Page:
Over the Shoulder: 2016 Ojai Valley Century

The Ojai Valley Century is a challenging, but fun century that passes through scenic Ojai Valley and along the Pacific between Carpinteria and Ventura.

The Ojai Valley Century is a challenging, but fun century that passes through scenic Ojai Valley and along the Pacific between Carpinteria and Ventura. The Century route has 5,300 ft. of climbing and the Hammerhead Century route, which includes a Category 1 climb up through the Los Padres National Forest, has 7,400 ft. of climbing. Both routes end with a Category 2 climb.

Beyond the climbing, the other challenge of this charity ride was the dual nature of temperatures. While most of the century was along the Pacific coast with the marine layer to keep things cool, the last segment reached high temperatures. From Santa Paula to Ojai, the sunny skies ramped up to over 100 degrees.


The Ojai Valley Century starts in downtown Ojai and runs up to Montecito, back to Ventura, and on to Santa Paula to return to Ojai. The ride has two significant climbs, the Category 3 Casitas Pass, between Ojai and Carpinteria, and the 8-mile climb from Santa Paula and Upper Ojai.

From downtown Ojai bicycle shop, we were off to Lake Casitas and Casitas Pass, the first climb of the day. Casitas Pass is a Category 3 climb, with two summits, a few miles apart on Highway 150. The first climb is the longer and steeper of the two. The first climb has an average grade of 8% over 2.5 miles, followed by a 2-mile descent and a shorter 1.5-mile climb up West Casitas Pass with an average grade of 6 to 7%. From there, it is a much longer descent to Gobernador Canyon Road and another climb, a Category 5 that goes for one mile. The descent is steep at the beginning with a sharp hairpin turn, but it is fun.

The route turns right onto Highway 192 to Carpinteria High School and the first full rest stop. Highway 192 travels behind Carpinteria and is regularly used by the Amgen Tour of California when the route passes through from Santa Barbara to Ventura County. The route makes a loop in Montecito before returning to Carpinteria High School. This area has a lot of wealthy residents. We pass by polo fields and Oprah Winfrey’s west coast mansion. Between the polo fields and Montecito, you have another climb, up Greenwell Avenue. Greenwell Avenue is a Category 5 climb, about 1.5 miles long with an 8% start, a flatter middle, and a 9% end.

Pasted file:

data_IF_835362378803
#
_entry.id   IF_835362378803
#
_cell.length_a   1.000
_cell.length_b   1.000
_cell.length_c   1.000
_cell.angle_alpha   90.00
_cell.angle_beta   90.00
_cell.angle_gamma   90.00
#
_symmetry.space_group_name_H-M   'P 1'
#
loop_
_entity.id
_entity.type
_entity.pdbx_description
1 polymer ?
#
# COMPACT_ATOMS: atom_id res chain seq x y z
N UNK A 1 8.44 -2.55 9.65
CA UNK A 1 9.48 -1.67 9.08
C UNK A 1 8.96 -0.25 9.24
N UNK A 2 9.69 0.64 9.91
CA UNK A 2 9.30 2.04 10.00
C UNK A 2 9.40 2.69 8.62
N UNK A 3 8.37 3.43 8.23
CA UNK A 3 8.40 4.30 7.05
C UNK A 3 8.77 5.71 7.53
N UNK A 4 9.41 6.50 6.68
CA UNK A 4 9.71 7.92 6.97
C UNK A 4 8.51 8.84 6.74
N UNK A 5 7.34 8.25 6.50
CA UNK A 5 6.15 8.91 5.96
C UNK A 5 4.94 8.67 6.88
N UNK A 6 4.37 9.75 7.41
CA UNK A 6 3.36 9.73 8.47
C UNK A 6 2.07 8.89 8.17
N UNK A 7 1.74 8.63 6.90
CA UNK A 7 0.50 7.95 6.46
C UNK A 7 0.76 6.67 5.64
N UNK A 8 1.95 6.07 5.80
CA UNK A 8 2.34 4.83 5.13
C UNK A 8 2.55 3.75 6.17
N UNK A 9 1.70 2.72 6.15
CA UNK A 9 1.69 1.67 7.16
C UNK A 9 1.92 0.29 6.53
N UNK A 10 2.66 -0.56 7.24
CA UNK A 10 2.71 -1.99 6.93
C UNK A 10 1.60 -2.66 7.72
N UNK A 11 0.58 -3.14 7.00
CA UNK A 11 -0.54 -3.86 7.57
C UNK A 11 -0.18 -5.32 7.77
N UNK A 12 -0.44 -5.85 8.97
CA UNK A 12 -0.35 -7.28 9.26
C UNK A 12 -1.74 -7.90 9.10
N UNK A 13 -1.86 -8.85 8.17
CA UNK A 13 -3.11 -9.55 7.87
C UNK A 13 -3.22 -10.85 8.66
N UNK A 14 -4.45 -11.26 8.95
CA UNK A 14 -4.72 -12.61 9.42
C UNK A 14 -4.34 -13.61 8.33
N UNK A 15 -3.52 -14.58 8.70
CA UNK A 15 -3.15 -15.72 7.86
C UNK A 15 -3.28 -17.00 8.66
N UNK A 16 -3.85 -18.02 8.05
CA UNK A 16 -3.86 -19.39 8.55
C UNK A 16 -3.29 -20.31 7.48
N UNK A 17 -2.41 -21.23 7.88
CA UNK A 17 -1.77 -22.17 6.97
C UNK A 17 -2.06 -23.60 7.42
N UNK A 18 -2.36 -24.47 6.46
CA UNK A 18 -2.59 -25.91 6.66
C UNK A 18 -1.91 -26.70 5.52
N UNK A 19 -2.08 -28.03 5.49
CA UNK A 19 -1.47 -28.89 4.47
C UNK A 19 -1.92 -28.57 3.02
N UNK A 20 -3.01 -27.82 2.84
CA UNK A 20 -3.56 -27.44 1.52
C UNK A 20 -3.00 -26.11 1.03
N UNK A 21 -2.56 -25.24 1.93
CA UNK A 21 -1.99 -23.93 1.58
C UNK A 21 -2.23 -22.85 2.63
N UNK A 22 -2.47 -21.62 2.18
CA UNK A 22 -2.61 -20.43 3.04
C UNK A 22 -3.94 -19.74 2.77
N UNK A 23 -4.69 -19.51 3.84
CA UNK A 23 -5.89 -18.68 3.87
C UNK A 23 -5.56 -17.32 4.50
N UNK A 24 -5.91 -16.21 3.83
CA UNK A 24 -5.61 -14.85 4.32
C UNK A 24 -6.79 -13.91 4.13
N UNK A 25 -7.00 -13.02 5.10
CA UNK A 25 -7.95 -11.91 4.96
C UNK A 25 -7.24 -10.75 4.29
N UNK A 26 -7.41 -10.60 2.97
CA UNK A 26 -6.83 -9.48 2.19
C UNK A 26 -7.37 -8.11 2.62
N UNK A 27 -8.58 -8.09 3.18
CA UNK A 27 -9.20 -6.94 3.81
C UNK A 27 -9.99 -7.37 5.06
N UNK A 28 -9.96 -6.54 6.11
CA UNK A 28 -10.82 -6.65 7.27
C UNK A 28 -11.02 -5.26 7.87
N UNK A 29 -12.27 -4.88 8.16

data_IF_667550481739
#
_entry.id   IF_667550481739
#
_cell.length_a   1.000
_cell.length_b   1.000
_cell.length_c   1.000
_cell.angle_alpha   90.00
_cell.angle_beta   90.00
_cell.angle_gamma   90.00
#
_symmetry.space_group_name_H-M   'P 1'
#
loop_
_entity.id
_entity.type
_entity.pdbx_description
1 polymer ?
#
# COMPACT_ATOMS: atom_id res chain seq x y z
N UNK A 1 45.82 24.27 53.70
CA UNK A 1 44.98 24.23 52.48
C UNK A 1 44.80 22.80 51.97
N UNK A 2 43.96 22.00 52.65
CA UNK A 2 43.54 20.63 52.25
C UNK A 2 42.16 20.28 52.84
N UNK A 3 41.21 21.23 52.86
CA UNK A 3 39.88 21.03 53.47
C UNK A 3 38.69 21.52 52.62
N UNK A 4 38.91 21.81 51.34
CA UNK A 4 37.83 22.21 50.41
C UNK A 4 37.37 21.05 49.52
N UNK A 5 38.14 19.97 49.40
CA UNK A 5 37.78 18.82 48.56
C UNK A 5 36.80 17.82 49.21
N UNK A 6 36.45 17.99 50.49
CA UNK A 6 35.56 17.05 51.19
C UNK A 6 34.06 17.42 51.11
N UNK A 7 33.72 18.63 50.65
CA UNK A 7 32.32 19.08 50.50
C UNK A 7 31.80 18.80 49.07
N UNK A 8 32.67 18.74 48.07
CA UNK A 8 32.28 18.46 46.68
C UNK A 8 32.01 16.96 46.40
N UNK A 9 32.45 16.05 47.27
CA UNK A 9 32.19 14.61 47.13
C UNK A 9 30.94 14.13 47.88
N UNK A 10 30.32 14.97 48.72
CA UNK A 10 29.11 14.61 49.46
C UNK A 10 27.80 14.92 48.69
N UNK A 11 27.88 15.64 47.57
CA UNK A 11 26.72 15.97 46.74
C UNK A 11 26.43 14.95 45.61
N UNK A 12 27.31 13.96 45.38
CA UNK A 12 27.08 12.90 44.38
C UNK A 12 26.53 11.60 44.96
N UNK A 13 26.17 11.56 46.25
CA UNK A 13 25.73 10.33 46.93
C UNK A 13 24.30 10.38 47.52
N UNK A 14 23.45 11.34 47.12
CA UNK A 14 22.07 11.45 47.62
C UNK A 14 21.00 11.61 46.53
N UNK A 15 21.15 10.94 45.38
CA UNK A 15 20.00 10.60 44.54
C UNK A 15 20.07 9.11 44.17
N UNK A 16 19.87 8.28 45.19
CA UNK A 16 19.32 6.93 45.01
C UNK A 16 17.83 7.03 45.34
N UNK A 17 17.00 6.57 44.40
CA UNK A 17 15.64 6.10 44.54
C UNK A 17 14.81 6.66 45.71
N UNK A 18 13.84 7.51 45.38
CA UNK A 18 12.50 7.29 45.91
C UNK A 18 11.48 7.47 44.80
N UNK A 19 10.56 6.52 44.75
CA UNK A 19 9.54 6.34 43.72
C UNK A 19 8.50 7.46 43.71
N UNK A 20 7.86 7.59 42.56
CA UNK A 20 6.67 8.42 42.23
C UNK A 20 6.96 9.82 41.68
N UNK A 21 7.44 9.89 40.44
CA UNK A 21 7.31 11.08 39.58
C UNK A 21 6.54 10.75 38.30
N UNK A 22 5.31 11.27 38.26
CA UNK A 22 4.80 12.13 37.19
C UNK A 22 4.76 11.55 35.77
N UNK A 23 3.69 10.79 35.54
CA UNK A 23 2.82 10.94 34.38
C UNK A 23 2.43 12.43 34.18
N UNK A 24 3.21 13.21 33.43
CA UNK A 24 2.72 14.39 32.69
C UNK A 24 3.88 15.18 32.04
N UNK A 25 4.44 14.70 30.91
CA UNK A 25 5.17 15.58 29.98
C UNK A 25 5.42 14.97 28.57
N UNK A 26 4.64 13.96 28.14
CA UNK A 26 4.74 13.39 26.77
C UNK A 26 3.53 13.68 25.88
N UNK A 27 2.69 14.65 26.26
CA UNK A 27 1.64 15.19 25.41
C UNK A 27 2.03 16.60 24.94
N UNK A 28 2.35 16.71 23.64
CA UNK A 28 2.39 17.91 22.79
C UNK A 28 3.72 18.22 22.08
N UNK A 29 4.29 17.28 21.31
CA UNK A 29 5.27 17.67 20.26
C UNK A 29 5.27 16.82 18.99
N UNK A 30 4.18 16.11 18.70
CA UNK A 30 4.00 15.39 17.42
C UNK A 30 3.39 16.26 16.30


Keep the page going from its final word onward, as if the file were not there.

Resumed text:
Returning back to Carpinteria High School, I could see more cyclists still coming up from Ojai and other cyclists heading back to Ventura at this crossing point of the route. After a short break, I was back on the 192 heading south for the second half of the century. Soon I was on the new bike path that runs along US 101 between Bates Road in Carpinteria and Exit 78, the Seacliff exit. This new bike path takes cyclists off of the 101, where we used to ride for years. It is a quick 9 miles back to Ventura and a lunch break in the Patagonia parking lot at Mile 60.

In Ventura, the low clouds were gone, the sun was out, and the temperature was in the 60s. It was a nice day here, but I knew that Santa Paula and Ojai would be a lot warmer now that the sun was out. We passed through Ventura on the way to Santa Paula.Between Ventura and Santa Paula, it is mostly flat with an occasional rolling hill and fruit orchards along the way. And there was a faint tailwind to help the cyclists along. It began to get gradually warmer as we approached Santa Paula.


The Santa Paula old train station was the last rest stop of the century. If it is warm here, then the 8-mile climb to the Upper Ojai Valley will be hot. This happens nearly every year, at this time of the year and day. I begin the last climb of the day, up Highway 150 to the Upper Ojai Valley, past Thomas Aquinas College.


The Category 2 climb has a 4 to 6% grade for the first 4 miles, with a 1-mile descent to Thomas Aquinas College and a 3-mile ascent to the summit at 6 to 8 %. It’s not too steep, just a grinder of a climb. You can smell sulphur in the air and see oil seeps along the road while climbing. The temperature increased almost every mile along the climb. The climb became harder and harder, but I had made sure to stay hydrated throughout the ride anticipating this section. The ride organizer had set up a small rest stop 1 mile short of the summit with Gatorade, iced water, and popsicles. I grabbed a Popsicle to try and reduce my core body temperature and dumped a cup of ice water down my back. Many other cyclists stopped there as well.


I made it to the Stagecoach Market at top of the climb where the outdoor temperature gauge showed that it was 102º. I moved on to finish the remaining 8 miles of the ride. Luckily, it is mostly downhill to downtown Ojai, including Dennison Grade, a 1.5-mile, 6 – 8% curvy descent. I pulled up to the finish line more overheated than tired. If it had not been for the heat, I could have ridden much further. Maybe next year I will try the Hammerhead route. See you out there!

For more writings by Charles Lindsey, visit his collection of posts at Gold Coast Cycling: venturacycling.blogspot.com

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